Fitness

Adopting a Dog: To Friendship and Health

Have you found yourself looking up ways to become heathier? But then you think about having to actually exercise and instantly get tired just from the thought of it. I have recently been there myself. I get motivated to go running, or walking briskly.  It goes well for the first week where I am up early in the morning, getting my jog on. Then I slowly begin to become less motivated to go for even a night run, or just simply find something else to occupy my time.  Eventually, it becomes a hassle to exercise even one day a week.  A few months ago, I read online that my local shelter was overcrowded and was waiving adoption fees for dogs.  I began to research benefits of owning a dog and came across quite a bit of research on health benefits. I even found physiological benefits to having a dog. I quickly became excited at the thought of owning my own dog.  Of course, I would recommend researching the personalities that are associated with each breed and even taking a training course before adopting a canine. Or reading Get Healthy, Get a Dog which is a guide that helps you choose the best companion that suits your lifestyle. Remember that although dogs can be great motivators, they are not just a way to get healthier.  Adopting a dog is a long lasting commitment and must be willing to take on that responsibility.  But the benefits of the relationship between you and your canine are rewarding, both mentally and physically, for both you. Pets play a significant supportive role in reducing depression and loneliness and providing companionship.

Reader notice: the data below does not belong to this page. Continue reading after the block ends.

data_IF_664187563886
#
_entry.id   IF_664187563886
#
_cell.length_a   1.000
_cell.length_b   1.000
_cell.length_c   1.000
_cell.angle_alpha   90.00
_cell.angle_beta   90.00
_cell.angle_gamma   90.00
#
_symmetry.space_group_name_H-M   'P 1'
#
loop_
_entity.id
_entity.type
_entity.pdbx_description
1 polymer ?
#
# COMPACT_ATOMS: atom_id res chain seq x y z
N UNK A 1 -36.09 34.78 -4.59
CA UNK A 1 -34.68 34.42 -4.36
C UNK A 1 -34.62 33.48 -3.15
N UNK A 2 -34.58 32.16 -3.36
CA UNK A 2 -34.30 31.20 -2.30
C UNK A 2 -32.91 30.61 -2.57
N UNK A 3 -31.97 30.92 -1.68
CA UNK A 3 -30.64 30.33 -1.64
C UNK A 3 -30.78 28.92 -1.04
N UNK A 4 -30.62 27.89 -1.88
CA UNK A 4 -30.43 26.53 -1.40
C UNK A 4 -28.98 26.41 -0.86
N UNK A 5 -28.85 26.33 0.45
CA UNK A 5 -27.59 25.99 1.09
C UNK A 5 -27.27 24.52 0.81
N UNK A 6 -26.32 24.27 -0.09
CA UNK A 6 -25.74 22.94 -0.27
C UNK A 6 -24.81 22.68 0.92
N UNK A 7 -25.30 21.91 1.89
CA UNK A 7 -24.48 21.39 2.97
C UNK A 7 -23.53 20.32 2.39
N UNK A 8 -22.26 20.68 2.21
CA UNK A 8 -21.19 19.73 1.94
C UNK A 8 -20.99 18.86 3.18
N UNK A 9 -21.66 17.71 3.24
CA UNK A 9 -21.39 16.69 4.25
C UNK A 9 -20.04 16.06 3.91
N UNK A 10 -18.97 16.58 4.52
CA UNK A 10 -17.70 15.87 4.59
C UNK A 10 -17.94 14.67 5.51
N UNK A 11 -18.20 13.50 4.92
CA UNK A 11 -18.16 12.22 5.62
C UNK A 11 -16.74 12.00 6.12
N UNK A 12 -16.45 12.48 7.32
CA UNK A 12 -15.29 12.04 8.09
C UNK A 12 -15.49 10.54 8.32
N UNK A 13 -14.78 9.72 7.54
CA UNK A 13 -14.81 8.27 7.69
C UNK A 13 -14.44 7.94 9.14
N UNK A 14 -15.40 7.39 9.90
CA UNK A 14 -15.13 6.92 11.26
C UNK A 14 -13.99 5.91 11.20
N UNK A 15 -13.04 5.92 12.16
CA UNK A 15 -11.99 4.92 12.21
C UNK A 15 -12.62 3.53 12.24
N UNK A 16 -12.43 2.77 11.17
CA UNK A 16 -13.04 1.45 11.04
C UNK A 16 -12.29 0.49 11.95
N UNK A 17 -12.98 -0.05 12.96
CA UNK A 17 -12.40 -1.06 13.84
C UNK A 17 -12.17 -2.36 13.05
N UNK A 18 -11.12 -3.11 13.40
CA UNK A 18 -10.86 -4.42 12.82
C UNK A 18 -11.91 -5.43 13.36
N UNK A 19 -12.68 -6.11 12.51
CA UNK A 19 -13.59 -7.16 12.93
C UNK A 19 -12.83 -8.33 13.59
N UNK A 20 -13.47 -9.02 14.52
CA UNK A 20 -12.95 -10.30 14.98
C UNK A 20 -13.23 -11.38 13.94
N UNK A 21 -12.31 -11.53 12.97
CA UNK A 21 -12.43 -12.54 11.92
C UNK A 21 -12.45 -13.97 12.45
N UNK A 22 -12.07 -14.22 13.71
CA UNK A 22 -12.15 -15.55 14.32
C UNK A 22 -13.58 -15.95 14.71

Dogs are known to be “Man’s best friend.”  I read on Psychology Today where a psychologist named Alan Beck of Purdue University and a psychiatrist named Aaron Katcher of the University of Pennsylvania actually tested what happens physically to a person when they pet a friendly dog.  They found that the subjects blood pressure was lowered, heart rate had slowed, breathing was more regular and muscle tension relaxed.  They found that petting the dog caused reactions that were signs of reduced stressed.  A more recent study published in Journal of Psychosomatic Medicine confirmed the effects and showed reduced amounts of stress related hormones in the blood chemistry.  It was also noted that these effects worked within 5 to 24 minutes after the interaction of the dog, which is faster than most medicines taken for stress. Who would of thought that such a simple interaction with a friendly dog could cause so many positive effects.